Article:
European regulator to assess diclofenac risks to vultures

The European Medicines Agency (EMA) may consider a ban on veterinary medicines containing diclofenac because the anti-inflammatory product could pose a risk to vultures.

Eurasian griffon gyps fulvus vulture

The European Medicines Agency (EMA) may consider a ban on veterinary medicines containing diclofenac because the anti-inflammatory product could pose a risk to the vulture population. 

Diclofenac has been banned from animal medicines in southeast Asia after it was found that large numbers of vultures were dying from kidney failure after eating the carcasses of animals which had been prescribed the product. 

The necrophagous birds play a vital role in stopping the spread of disease and any threat to the health of the vulture population in Europe would be disastrous. 

Diclofenac has been used in Europe in veterinary medicines for companion animals since the 1990s. In five member states it is also used in the treatment of food-producing animals such as cattle and pigs.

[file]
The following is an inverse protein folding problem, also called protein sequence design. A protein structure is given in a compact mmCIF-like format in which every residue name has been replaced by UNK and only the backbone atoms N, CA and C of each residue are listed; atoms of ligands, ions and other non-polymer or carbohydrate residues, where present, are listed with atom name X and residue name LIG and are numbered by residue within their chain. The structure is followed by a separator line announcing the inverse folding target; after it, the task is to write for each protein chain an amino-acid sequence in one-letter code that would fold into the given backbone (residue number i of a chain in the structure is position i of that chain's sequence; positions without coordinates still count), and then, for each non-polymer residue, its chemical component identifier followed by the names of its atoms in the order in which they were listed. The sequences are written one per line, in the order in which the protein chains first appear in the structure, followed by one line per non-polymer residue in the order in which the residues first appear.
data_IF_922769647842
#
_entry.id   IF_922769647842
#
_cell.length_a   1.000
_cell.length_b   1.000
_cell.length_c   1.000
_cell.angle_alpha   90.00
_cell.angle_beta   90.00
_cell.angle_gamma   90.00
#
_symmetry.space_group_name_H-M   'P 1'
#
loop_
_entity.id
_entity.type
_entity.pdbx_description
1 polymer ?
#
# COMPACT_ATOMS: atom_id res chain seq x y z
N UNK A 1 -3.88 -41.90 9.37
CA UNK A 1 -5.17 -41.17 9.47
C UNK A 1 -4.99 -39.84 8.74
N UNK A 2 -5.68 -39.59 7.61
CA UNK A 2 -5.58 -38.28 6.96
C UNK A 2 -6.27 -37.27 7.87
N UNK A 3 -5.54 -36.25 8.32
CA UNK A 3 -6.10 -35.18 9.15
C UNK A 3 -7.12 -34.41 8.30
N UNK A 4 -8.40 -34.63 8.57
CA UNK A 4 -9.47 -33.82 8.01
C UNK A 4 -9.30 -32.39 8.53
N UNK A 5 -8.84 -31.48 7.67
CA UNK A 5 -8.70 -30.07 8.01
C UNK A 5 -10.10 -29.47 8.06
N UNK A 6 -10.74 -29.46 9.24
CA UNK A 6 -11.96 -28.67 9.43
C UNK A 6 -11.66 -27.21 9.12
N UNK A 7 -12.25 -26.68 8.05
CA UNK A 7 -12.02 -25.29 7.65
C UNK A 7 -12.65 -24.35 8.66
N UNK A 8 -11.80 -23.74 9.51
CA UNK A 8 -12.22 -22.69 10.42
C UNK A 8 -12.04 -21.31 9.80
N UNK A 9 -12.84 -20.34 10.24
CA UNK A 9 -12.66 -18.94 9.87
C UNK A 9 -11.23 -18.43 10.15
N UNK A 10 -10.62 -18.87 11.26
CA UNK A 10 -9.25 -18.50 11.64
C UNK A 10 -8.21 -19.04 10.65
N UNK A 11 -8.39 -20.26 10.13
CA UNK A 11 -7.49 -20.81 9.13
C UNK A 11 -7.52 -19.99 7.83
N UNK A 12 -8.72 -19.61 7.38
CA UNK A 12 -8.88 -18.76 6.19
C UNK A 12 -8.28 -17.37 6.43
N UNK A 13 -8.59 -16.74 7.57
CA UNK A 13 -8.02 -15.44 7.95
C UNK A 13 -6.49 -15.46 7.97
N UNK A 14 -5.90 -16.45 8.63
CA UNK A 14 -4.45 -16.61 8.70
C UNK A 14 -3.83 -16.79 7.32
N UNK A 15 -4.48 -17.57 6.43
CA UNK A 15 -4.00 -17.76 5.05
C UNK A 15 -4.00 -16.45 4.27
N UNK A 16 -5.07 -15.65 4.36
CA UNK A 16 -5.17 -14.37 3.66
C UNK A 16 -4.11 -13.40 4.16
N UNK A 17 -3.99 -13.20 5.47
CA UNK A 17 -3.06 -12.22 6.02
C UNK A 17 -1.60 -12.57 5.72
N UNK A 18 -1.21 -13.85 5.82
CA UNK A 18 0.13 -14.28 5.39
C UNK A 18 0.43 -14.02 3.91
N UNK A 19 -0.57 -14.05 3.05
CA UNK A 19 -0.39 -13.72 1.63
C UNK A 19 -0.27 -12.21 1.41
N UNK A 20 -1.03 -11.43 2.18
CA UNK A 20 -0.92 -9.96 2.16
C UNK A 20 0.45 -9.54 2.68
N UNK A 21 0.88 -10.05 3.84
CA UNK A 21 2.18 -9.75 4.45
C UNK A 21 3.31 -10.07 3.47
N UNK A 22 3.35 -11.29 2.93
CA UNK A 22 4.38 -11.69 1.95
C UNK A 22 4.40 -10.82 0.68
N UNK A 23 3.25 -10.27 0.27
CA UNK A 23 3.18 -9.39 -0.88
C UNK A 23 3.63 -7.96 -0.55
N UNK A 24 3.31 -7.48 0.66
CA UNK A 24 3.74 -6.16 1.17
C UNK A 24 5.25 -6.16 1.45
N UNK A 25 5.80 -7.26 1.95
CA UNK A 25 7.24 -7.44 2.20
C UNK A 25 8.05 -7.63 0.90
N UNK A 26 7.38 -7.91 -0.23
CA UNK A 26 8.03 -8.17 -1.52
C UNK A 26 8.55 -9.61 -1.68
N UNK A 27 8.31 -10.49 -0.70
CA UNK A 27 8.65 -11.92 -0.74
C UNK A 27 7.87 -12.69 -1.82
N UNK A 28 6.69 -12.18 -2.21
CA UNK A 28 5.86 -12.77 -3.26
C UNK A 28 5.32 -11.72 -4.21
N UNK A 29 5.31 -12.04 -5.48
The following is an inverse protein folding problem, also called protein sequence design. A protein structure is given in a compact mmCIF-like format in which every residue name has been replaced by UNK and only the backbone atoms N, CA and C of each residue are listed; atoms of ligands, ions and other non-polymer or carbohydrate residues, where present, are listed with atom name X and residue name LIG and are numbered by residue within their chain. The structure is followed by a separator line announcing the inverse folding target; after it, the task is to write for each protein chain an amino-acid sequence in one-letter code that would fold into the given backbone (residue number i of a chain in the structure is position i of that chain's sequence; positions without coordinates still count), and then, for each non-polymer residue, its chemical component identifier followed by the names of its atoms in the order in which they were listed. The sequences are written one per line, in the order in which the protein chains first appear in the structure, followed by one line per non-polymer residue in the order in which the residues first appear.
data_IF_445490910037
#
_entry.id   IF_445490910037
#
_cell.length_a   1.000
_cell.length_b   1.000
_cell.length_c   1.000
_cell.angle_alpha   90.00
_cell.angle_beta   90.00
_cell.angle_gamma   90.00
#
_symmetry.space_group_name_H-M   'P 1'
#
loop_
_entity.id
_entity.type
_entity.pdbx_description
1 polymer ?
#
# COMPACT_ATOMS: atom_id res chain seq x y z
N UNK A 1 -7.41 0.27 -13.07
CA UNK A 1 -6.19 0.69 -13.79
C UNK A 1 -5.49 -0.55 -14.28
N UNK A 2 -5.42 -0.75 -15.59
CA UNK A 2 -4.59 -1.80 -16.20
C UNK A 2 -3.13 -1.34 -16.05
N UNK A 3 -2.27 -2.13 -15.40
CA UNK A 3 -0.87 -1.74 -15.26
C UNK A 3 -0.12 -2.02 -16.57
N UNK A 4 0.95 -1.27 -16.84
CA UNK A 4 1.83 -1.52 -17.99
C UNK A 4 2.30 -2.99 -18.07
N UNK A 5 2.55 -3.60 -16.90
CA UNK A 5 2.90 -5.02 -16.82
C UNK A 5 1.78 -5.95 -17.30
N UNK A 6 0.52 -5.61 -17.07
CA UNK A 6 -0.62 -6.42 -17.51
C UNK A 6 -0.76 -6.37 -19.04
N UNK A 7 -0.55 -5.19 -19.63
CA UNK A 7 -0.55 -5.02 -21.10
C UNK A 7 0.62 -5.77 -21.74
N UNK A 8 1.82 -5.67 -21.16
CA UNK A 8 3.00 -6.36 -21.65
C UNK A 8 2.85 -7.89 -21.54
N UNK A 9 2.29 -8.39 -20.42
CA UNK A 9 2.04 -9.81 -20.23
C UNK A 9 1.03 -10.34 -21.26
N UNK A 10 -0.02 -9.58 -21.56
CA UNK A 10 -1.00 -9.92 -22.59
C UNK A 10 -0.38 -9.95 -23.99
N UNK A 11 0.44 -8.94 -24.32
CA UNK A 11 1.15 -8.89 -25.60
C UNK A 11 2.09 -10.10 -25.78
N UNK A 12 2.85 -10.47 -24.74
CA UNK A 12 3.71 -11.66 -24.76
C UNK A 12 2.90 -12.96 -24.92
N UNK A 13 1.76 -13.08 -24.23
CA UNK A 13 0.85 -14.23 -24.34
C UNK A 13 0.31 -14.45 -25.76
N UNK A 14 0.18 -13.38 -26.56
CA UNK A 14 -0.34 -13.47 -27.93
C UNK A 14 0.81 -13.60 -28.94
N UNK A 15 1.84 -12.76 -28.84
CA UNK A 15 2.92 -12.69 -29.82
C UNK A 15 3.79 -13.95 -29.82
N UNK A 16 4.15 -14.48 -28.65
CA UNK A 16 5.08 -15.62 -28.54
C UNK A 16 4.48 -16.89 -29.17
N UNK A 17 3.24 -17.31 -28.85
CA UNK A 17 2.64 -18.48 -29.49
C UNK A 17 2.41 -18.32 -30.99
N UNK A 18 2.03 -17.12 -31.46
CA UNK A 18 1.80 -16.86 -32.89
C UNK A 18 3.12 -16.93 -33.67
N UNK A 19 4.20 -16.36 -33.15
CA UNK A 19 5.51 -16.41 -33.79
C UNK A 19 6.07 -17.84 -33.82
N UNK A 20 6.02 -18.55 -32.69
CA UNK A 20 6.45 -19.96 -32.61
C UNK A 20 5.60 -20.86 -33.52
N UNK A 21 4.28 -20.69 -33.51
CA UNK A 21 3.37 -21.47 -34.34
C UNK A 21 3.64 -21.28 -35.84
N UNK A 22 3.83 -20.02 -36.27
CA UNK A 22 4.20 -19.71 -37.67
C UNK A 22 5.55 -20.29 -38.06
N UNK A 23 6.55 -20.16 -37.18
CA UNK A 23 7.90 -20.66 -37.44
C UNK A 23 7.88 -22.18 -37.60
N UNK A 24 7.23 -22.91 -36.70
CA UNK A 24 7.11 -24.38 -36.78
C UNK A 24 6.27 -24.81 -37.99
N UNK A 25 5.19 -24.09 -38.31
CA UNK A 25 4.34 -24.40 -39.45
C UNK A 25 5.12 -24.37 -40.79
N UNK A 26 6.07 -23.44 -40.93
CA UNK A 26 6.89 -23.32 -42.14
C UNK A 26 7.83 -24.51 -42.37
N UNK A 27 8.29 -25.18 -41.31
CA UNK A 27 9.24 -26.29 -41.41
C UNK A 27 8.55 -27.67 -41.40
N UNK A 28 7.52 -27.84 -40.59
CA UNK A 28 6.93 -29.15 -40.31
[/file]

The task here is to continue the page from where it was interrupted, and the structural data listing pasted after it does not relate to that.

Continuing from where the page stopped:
The EMA’s committee for medicinal products for veterinary use wants to carry out a risk assessment to see if a similar ban should be introduced across the European Union (EU). 

A public consultation, which runs until October 10, will seek views on existing EU rules for the disposal of dead animals and will look at the use of diclofenac and the feeding practices of vultures. The risks of diclofenac residues in animal by-products will also be considered. 

The committee plans to make its recommendation to the European Commission by November 30.

 

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Citation
The Pharmaceutical Journal, PJ, 27 September 2014, Vol 293, No 7829;293(7829):DOI:10.1211/PJ.2014.20066481